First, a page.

Review: The Norma Gene by M. E. Roufa


Publisher: Biting Duck

Publishing Date: June 2015

ISBN: 9781938463419 

Genre: Fantasy

Rating: 1.4/5


Publisher Description: Abe Finkelstein is an illegal clone of Abraham Lincoln – not an easy thing to keep secret when your face is on money. Norma Greenberg, one of the world’s many Marilyn Monroe clones, is wrestling with identity issues of a different sort. It’s not easy living as a perfect copy of the beautiful Norma Jean Baker! When Abe is kidnapped by government agents eager to discover the secrets of his illustrious ancestor, Norma could be Abe’s last hope of escape – or thanks to her barely suppressed kleptomania, his worst chance of recapture. With only their wits, a cigarette lighter, a bottle of perfume, and the disembodied arm of Richard Millhouse Nixon (don’t ask), can Abe and Norma make it back to safety and anonymity?

 Review: As Peter Griffin once said “It insists upon itself”. There are pages and pages of glib filler where the author tries to be funny about the mundane. It is akin to Still life with Woodpecker meets Hitchhikers Guide  and had an ugly baby named the Norma Gene. Most every instant is this verbose and lengthy attempt at witticism of the dry and/or crass kind. The story-line is sacrificed for the sake of ego where trying to be constantly funny assumes a dominant role in the novel over story line and character development.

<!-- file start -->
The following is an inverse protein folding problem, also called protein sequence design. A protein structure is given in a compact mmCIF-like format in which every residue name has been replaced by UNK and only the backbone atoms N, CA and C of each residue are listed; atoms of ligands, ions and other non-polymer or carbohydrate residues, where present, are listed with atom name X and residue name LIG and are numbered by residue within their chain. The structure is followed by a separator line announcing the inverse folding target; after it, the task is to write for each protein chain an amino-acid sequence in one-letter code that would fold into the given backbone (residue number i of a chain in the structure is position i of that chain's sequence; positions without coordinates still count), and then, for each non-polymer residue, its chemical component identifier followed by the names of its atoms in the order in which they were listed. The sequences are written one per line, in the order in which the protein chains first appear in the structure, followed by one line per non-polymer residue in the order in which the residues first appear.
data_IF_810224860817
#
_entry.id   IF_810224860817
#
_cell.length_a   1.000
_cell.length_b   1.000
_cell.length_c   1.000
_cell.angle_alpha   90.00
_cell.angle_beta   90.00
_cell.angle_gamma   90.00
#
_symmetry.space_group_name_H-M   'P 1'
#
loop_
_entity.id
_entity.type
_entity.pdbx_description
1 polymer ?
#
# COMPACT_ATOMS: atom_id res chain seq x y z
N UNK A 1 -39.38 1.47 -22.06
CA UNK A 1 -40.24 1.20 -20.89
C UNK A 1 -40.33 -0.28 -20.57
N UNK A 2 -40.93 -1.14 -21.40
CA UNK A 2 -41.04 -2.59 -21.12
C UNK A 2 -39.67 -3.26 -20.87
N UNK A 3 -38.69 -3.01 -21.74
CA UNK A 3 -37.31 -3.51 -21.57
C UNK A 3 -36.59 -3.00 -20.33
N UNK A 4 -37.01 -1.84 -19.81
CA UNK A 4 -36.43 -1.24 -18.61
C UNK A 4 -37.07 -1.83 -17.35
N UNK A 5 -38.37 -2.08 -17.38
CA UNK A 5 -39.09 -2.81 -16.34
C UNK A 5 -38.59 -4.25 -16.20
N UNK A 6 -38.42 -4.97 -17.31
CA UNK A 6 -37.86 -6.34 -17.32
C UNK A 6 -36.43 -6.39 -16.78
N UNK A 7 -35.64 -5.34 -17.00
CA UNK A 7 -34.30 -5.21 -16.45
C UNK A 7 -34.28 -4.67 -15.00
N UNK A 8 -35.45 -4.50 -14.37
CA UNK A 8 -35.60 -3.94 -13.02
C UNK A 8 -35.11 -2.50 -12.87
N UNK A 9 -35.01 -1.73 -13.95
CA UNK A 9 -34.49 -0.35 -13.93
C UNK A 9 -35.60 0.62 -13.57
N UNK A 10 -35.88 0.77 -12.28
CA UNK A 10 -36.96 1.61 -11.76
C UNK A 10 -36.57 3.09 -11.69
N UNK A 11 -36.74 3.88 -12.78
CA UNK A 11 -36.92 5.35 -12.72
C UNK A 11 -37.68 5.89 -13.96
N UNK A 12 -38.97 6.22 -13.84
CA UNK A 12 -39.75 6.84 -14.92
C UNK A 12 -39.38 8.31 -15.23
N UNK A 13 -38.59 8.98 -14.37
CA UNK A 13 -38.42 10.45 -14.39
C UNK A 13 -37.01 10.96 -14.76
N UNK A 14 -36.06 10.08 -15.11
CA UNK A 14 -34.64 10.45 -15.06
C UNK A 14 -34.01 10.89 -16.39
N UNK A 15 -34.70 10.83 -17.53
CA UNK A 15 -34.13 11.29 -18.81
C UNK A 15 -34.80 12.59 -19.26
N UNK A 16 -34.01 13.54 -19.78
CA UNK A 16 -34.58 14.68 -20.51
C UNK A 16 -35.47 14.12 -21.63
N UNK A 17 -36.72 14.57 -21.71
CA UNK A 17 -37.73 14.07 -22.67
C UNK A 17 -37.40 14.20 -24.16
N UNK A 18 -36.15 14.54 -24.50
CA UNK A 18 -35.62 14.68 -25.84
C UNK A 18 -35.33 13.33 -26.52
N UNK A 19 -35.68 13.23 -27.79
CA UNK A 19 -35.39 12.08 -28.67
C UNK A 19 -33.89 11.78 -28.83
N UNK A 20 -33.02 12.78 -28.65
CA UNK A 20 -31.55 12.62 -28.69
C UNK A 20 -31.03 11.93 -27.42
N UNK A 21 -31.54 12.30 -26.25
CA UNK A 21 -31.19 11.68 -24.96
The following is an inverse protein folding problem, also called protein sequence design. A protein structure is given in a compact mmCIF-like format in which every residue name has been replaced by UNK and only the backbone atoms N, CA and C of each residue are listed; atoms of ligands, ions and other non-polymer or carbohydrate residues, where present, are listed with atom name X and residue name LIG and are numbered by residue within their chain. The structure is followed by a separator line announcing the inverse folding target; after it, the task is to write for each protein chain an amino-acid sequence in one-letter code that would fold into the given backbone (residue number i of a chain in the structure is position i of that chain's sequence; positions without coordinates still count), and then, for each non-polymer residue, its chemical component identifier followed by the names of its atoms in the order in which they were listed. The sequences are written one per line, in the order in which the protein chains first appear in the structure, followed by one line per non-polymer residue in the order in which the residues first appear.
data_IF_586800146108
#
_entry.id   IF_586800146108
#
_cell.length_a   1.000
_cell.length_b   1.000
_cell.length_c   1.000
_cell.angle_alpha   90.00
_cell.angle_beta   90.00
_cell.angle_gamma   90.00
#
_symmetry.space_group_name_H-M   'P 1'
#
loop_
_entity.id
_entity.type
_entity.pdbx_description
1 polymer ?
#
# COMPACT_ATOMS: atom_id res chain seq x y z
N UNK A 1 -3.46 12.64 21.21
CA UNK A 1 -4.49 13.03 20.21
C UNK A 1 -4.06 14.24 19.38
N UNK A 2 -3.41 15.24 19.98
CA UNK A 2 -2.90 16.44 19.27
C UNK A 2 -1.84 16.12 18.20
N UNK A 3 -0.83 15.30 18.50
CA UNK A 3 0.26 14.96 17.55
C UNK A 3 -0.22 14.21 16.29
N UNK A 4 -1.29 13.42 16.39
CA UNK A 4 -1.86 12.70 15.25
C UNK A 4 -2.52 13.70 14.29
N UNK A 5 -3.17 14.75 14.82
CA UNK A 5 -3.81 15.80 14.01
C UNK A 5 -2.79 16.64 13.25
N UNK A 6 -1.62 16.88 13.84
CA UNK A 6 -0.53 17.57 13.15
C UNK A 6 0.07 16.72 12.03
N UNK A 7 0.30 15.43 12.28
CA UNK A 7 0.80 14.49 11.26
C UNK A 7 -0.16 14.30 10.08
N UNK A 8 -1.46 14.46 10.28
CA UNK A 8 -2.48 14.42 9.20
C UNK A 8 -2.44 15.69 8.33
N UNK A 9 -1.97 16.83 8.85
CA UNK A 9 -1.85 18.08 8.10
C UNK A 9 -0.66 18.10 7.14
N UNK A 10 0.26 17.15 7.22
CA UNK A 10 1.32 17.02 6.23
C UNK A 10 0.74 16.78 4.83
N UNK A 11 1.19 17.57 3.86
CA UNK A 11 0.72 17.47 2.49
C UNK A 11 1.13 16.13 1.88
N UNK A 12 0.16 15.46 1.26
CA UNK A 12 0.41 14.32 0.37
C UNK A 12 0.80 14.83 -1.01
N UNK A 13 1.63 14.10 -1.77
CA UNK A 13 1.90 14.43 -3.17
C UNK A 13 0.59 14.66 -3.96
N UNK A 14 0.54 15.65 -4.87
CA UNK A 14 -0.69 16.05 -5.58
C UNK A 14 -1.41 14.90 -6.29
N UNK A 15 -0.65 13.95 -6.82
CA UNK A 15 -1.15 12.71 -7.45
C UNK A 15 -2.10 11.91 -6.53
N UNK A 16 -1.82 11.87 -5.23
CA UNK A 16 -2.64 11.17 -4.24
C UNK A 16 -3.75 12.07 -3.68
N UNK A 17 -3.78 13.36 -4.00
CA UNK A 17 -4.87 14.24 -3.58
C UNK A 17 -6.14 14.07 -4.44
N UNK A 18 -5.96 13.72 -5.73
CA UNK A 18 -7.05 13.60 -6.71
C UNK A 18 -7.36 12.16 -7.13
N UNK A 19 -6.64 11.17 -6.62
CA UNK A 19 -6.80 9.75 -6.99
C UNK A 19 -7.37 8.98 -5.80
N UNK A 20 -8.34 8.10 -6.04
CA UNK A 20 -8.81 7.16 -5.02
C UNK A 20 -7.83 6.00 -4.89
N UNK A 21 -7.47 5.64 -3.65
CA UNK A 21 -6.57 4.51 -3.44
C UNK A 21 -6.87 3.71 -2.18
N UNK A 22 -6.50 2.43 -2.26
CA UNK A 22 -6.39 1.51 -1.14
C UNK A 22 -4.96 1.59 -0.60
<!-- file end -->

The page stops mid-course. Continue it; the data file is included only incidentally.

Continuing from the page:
Abe meets Norma Jean in a fender bender at the beginning of the book and eventually hook up when Abe is on the run at about the 80% mark. So really, most of the novel does not embody those two characters interacting in any meaningful way as the publisher would have you believe in the description. That may have made this an interesting read as the forced interaction between two significant people in history may have shunted the pages and pages of inane descriptive commentary to a tolerable level.

The story-line had good pace, if you can filter out the pages and pages of “witty” filler. I used my page flipping editor (finger) until quotes appear, signaling that the conversation has picked up again.  The characters were interesting up until they are derailed (sabotaged) by social commentary, body typing (he looks like a frog, she looks like a nerd etc.) and “Everyone look how funny I am….does that mean I am smart??”.  If you have a lot of time on your hands and have no expectations other than mild entertainment, get this. And good luck with that “Hillary”.


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